LCIB and three homologous genes in C. reinhardtii, LCIC, LCID, and LCIE, are all responsive to limiting CO2, with LCIB and LCIC among the most abundant transcripts [214]. LCIB orthologues can also be found in other green algae (Ostreococcus, V. carteri, Dunaliella, Chlorella, and Closterium) and diatom species (P. tricornutum, T. pseudonana, and Chaetoceros neogracile) [218]. For a long time, LCIB was considered as being a Ci transporter, but no transmembrane domain was identified. It was actually found to be a soluble protein either dispersed throughout the chloroplast stroma or concentrated mainly in a region surrounding the pyrenoid [215]. In association with LCIC, it forms a 350-kDa hexameric complex in the region surrounding the pyrenoid that could be involved in trapping the CO2 released from the thylakoid lumen via its rehydration into the stromal HCO3 pool [218]. This mechanism could potentially involve the stromal CAH6. HCO3 is the major species accumulated internally, even though only CO2 can be the substrate for RuBisCO. Thus, the CCM also depends on co-localization of CAH6 with or near RuBisCO to catalyze dehydration of HCO3 and provide near-saturating CO2 concentrations for carboxylation of RuBP.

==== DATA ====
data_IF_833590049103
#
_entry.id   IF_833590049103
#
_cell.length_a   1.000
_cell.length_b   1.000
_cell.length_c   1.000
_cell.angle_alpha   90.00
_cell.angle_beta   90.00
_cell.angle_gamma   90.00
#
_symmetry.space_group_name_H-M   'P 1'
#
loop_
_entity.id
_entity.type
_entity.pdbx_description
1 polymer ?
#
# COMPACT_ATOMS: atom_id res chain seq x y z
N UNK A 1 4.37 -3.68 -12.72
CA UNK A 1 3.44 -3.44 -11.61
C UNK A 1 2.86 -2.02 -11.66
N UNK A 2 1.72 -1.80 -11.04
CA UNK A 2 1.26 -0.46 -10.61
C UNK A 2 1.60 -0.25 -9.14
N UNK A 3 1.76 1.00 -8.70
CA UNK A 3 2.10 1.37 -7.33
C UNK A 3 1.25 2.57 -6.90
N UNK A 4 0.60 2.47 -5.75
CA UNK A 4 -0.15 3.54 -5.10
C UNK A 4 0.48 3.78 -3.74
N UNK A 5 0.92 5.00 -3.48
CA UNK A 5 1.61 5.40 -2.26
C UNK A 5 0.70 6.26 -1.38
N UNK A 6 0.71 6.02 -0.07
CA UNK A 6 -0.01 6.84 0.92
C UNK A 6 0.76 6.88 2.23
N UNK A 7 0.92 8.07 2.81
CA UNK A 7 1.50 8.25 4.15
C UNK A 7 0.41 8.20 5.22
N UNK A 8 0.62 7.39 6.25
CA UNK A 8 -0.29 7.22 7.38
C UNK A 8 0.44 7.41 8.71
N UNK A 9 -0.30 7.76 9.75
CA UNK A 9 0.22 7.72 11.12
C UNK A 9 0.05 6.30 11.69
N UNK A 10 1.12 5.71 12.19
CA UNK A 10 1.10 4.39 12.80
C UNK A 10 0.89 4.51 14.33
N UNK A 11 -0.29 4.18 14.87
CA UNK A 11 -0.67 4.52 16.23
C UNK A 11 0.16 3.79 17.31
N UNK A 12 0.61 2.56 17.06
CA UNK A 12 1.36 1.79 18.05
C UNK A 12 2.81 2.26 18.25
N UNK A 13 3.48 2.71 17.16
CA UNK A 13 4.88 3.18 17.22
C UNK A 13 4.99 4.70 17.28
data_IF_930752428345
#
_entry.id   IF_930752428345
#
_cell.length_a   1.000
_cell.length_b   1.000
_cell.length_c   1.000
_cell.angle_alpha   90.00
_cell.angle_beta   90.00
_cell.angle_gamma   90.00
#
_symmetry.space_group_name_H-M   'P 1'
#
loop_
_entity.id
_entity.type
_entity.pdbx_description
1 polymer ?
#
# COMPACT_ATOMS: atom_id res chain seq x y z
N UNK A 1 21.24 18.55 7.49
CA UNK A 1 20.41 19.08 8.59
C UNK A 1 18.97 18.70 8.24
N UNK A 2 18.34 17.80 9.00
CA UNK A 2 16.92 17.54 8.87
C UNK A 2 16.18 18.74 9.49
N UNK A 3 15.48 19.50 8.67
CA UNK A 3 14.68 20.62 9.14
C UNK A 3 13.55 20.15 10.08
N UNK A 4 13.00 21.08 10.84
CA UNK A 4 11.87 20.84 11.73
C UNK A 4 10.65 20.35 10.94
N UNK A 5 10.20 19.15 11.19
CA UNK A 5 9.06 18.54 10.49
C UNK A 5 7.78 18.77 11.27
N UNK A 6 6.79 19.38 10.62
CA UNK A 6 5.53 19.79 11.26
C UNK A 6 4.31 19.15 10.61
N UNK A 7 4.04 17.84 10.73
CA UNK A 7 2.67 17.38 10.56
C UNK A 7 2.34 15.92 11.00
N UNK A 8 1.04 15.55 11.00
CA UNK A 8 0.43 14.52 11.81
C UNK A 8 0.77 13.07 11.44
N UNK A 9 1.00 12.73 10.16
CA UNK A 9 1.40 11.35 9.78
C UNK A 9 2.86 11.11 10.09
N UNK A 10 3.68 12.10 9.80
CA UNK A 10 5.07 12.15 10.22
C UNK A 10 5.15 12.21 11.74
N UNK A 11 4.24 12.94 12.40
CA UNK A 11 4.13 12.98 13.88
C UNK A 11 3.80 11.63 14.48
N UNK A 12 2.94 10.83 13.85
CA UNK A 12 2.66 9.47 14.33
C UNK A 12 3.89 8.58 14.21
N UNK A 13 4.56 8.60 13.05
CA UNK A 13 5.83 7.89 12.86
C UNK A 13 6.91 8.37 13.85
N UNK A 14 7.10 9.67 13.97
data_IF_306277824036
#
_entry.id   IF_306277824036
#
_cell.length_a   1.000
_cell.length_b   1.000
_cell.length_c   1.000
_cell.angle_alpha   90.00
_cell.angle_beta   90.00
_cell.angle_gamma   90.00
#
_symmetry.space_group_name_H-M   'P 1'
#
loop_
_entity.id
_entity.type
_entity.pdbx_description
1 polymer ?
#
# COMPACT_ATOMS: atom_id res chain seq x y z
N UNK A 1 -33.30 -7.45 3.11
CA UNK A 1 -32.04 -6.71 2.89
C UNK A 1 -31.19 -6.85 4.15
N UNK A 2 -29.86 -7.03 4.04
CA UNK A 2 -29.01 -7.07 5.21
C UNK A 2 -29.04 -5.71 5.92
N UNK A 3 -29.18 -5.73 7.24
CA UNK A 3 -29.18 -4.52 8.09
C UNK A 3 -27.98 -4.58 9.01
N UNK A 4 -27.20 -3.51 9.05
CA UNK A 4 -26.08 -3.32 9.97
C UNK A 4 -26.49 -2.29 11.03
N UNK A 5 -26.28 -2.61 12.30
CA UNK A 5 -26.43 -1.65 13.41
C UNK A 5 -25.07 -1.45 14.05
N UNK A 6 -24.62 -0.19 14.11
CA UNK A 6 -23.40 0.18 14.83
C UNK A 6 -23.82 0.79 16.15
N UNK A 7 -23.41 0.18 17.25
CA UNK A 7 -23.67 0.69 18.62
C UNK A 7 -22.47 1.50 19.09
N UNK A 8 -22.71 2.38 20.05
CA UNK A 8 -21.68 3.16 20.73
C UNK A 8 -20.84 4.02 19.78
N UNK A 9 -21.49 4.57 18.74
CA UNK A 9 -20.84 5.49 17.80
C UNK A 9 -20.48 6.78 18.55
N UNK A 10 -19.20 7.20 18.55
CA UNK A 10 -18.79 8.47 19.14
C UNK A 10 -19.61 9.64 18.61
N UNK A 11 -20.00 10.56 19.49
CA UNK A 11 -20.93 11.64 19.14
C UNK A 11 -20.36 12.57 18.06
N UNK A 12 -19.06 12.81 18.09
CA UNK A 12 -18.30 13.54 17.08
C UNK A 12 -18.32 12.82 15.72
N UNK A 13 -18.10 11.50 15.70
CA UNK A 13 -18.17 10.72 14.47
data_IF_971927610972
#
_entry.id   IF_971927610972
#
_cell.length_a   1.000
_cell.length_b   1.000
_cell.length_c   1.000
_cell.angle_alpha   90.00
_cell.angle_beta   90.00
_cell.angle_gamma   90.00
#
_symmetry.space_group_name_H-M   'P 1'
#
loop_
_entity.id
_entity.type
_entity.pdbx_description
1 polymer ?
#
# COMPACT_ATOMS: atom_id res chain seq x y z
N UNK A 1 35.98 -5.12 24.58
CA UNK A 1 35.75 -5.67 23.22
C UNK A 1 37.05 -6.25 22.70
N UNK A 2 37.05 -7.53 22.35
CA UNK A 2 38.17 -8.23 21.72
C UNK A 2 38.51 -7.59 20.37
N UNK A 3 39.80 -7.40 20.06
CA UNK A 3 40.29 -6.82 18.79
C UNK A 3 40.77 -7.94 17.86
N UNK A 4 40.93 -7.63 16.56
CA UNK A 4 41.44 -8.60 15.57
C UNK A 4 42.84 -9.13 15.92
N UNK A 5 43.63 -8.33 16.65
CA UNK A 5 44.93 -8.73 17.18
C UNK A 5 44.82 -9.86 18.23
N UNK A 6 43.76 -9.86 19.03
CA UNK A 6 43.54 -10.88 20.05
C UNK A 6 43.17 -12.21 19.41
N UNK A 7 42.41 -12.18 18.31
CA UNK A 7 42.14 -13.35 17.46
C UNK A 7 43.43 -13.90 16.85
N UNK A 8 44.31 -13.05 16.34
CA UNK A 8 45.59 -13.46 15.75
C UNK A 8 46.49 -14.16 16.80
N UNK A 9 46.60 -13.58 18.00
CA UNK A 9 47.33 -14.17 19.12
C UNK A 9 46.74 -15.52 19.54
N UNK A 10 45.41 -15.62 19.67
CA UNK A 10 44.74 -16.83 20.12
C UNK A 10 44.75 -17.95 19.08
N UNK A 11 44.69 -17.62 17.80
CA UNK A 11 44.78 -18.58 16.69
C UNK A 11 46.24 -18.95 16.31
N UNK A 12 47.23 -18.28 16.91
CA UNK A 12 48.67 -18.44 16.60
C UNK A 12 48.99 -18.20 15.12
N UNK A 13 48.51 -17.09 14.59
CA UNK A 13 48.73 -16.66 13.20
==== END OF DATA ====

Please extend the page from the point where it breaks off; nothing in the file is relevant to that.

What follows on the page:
There is experimental evidence in C. reinhardtii for a CCM mechanism involving HCO3 transport across the thylakoid membrane into the lumen. Here CAH3 converts HCO3- to CO2, which, due to the acidic pH in the light, becomes the abundant form in the lumen staying above the environmental levels [219]. Based on localization studies, NAR1.2 was initially proposed as a possible thylakoid HCO3 transporter [216, 219]; however, another report could not find evidence for such activity [220]. Most recently, the protein encoded by the Cia8 gene in C. reinhardtii and belonging to the Na+ bile acid symporter subfamily was localized to the thylakoid membrane [221]. The authors of this study propose that CIA8 could be the Ci transporter supplying HCO3 into the thylakoid lumen with the help of the H+ gradient generated in the light. The cia8 knockout mutant displayed reduced Ci uptake and photosynthetic rates in low CO2 conditions, resulting in reduced growth. Such strong phenotype was not observed for nar1.2 mutants, indicating that CIA8 makes a significant contribution to the CCM in C. reinhardtii. CIA8 has a close chloroplast-predicted homologue in A. thaliana (BASS4), and similar Na+/bile acid transporters genes are also present in the marine diatom P. tricornutum [221].